The Lead: Prospects for a Netflix deal with cable companies helps boost stock
Seen as an enemy for cable companies since its streaming-video service started taking root, Netflix is reportedly looking to partner with U.S. pay-television providers to ensure that customers can access the video-on-demand service through the same set-top boxes that power their current service. While no deals have been reached and there are several potential stumbling blocks, the prospects of such a move sent stock in the Los Gatos company soaring Monday.
The Wall Street Journal and Bloomberg News reported separately that Netflix is in early discussions with U.S. cable giants such as Comcast and Time Warner about offering set-top boxes that could access Netflix, and that the company is closer to a deal with smaller providers that utilize technology from San Jose's TiVo; both reports cited anonymous sources for the information. Netflix has already signed similar deals in Europe, including a deal with Virgin Media last month that helped push shares to an all-time high.
"Our partners are interested in delivering Netflix to their subscribers," TiVo spokesman Steve Wymer said earlier this month, according to the Bloomberg report. "We stand ready to replicate our well-received offerings with Virgin and Com Hem with any partner or future partner."
Most Netflix users currently stream the service on television sets through a variety of dongles and gaming systems, but the service could expand its customer base by offering accessibility through a system cable customers already use on a daily basis. Cable companies, which face the prospect of customers cutting the cord permanently on pay-TV offerings, could find the addition helps it retain customers who are looking for greater freedom in options and billing.
The possibility for a mutually beneficial relationship showed up on Wall Street, where Netflix stock gained 7.8 percent to $324.36; Comcast moved 0.9 percent higher to $46.46; Time Warner increased 0.1 percent to $68.04; and TiVo grew by 1.5 percent to $12.52.
Netflix may have received a bigger boost than other companies involved in the report because of a note from JPMorgan analyst Doug Anmuth, who raised his price target to $340 on bullish expectations for the company's customer growth thanks to its original programming.
"We expect Netflix to build strong brands around its originals while the company's broad selection of content is likely to appeal to a wider audience over time," Anmuth wrote.
Monday afternoon, Netflix announced that its original programming slate is growing, as the company announced that it had signed a deal with the creators of "Damages" to produce a "suspenseful family drama" for the service, according to Netflix executive Cindy Holland.
"We are absolutely thrilled to be creating an original series for Netflix -- a company committed to cutting-edge storytelling in a vibrant, new space," the creative team, Todd A. Kessler, Daniel Zelman and Glenn Kessler, wrote in Monday's news release.
SV150 market report: Facebook gains after acquisition, chip-equipment firms up
Wall Street gained overall Monday, as politicians seemed on the way to resolution on their most recent fiscal impasse. The Dow Jones industrial average and Standard & Poor's 500 gained 0.4 percent each, while tech stocks had a stronger day: The tech-heavy Nasdaq increased 0.6 percent while Silicon Valley's largest tech companies gained 0.7 percent.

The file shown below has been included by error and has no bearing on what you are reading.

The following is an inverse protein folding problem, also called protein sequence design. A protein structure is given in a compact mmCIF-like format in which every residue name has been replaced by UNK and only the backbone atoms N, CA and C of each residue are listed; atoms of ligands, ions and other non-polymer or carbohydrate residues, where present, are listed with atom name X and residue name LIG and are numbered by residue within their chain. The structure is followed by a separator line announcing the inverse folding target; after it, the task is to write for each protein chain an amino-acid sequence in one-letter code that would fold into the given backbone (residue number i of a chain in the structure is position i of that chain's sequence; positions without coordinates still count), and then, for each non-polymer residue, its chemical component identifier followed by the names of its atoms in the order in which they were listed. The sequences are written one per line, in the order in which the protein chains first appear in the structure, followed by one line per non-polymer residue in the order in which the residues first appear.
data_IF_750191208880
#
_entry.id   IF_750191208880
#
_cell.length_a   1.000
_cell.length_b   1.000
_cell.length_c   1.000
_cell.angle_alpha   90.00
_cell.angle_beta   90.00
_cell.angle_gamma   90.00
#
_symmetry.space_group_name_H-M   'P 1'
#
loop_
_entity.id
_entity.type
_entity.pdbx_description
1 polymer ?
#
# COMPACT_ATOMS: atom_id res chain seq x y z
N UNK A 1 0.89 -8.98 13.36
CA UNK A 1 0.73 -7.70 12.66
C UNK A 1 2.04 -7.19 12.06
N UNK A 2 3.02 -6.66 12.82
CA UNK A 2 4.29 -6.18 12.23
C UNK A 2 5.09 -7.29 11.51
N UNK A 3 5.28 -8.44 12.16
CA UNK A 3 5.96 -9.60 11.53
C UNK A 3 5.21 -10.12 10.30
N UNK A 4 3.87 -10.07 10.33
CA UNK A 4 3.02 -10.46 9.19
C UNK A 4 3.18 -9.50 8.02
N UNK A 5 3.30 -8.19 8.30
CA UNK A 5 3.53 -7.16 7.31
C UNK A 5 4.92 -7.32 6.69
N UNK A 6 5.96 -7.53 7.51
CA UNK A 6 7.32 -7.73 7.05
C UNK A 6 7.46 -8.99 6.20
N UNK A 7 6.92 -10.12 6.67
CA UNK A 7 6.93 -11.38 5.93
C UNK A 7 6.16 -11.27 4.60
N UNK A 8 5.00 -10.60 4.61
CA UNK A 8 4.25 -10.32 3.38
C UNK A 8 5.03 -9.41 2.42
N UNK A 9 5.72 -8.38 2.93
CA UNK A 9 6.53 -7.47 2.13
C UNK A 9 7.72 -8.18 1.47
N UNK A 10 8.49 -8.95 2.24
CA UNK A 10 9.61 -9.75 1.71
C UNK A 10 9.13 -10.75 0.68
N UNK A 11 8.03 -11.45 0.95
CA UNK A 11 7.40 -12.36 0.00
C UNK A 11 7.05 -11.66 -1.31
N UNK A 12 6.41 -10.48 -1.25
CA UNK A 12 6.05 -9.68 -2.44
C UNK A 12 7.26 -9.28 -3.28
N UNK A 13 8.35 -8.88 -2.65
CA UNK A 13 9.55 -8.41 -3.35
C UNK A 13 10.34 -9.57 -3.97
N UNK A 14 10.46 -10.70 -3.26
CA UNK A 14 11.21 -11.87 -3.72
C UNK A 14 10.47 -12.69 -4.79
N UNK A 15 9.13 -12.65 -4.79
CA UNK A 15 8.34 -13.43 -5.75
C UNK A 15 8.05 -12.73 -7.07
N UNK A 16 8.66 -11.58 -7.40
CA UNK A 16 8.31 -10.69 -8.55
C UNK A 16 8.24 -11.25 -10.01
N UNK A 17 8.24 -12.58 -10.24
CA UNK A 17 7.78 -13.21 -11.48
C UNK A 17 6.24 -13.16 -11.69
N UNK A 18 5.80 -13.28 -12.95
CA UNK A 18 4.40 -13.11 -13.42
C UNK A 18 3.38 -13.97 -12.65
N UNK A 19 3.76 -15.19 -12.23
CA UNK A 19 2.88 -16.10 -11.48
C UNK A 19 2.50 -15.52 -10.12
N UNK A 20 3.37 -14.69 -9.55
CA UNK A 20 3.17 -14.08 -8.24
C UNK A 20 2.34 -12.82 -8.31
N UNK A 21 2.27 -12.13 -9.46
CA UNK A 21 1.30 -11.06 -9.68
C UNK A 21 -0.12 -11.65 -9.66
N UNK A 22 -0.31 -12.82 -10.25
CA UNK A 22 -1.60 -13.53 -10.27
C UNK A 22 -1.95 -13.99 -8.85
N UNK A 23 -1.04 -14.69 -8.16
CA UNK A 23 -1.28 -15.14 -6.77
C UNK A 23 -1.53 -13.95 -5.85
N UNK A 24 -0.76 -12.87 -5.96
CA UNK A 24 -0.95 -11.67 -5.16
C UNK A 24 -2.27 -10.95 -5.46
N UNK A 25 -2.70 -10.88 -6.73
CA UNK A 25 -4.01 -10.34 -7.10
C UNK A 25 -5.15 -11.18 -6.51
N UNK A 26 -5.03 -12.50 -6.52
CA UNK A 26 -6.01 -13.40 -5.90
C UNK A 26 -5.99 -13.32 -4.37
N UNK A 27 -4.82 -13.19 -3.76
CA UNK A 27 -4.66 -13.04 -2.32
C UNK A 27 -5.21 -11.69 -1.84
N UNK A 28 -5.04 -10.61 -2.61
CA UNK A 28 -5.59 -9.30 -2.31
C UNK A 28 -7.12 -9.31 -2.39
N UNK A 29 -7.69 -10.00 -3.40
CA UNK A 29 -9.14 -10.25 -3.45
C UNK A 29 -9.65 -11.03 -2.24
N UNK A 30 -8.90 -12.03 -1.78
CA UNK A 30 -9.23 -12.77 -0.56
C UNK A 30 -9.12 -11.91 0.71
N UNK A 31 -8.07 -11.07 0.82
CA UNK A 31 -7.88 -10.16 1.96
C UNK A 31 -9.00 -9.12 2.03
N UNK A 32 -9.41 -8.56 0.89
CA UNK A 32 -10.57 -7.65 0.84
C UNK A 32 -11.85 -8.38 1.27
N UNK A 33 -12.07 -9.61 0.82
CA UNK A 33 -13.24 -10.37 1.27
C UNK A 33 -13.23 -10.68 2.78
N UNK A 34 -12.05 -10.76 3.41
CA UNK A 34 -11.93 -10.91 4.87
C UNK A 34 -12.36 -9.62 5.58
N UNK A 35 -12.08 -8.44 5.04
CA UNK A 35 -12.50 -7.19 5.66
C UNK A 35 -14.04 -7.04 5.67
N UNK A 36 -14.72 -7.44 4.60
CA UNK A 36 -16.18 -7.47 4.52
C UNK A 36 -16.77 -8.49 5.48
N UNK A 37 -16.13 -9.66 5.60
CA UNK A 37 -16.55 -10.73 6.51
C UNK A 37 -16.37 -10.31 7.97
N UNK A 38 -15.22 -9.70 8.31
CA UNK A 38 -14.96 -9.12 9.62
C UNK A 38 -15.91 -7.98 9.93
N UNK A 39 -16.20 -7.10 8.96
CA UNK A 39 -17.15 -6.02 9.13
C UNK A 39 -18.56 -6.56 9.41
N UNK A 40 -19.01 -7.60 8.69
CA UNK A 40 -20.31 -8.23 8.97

Facebook moved 0.8 percent higher to $49.51 after confirming the acquisition of an Israeli company that will give the Menlo Park company its first office in a country that has become a technology hotbed. Onevo, which follows Israeli tech companies Waze and Anobit as big-money buys by Silicon Valley companies, makes compression technology that can help save data space on mobile devices, technology that a Facebook spokesman said would help CEO Mark Zuckerberg's nascent effort to expand the Internet globally. The purchase price was not announced, though an Israeli newspaper said that Facebook spent as much as $200 million on the deal.
Silicon Valley chip-equipment companies also moved higher Monday, after JP Morgan analyst Harlan Sur checked in on three Bay Area companies, initiating coverage on Applied Materials, Lam research and KLA-Tencor by stating that a coming turnaround in the semiconductor industry will begin with the equipment makers. Santa Clara's Applied Materials gained 0.6 percent to $18.10, Fremont-based Lam increased 0.9 percent to $53.30 and Milpitas-based KLA-Tencor moved 1.9 percent higher to $62.87. Fellow Silicon Valley chip-equipment companies Ultra Clean Holdings, Ultratech, Nanometrics, FormFactor and Mattson also gained Monday, as did a number of semiconductor manufacturers, such as Intel (INTC), Advanced Micro Devices and Nvidia.
Yahoo (YHOO) declined a day ahead of its earnings report, which will join Intel on Tuesday as the biggest Silicon Valley financial report of the young earnings season; the Sunnyvale company dropped 0.4 percent to $34 as previews focused on changes in Yahoo's advertising business.
The SV150 index of Silicon Valley's largest tech companies: Up 9.47, or 0.71 percent, to 1,350.86
The tech-heavy Nasdaq composite index: Up 23.40, or 0.62 percent, to 3,815.27
The blue chip Dow Jones industrial average: Up 64.15, or 0.42 percent, to 15,301.26
And the widely watched Standard & Poor's 500 index: Up 6.94, or 0.41 percent, to 1,710.14
Check in weekday afternoons for the 60-Second Business Break, a summary of news from Mercury News staff writers, The Associated Press, Bloomberg News and other wire services. Contact Jeremy C. Owens at 408-920-5876; follow him at Twitter.com/jowens510.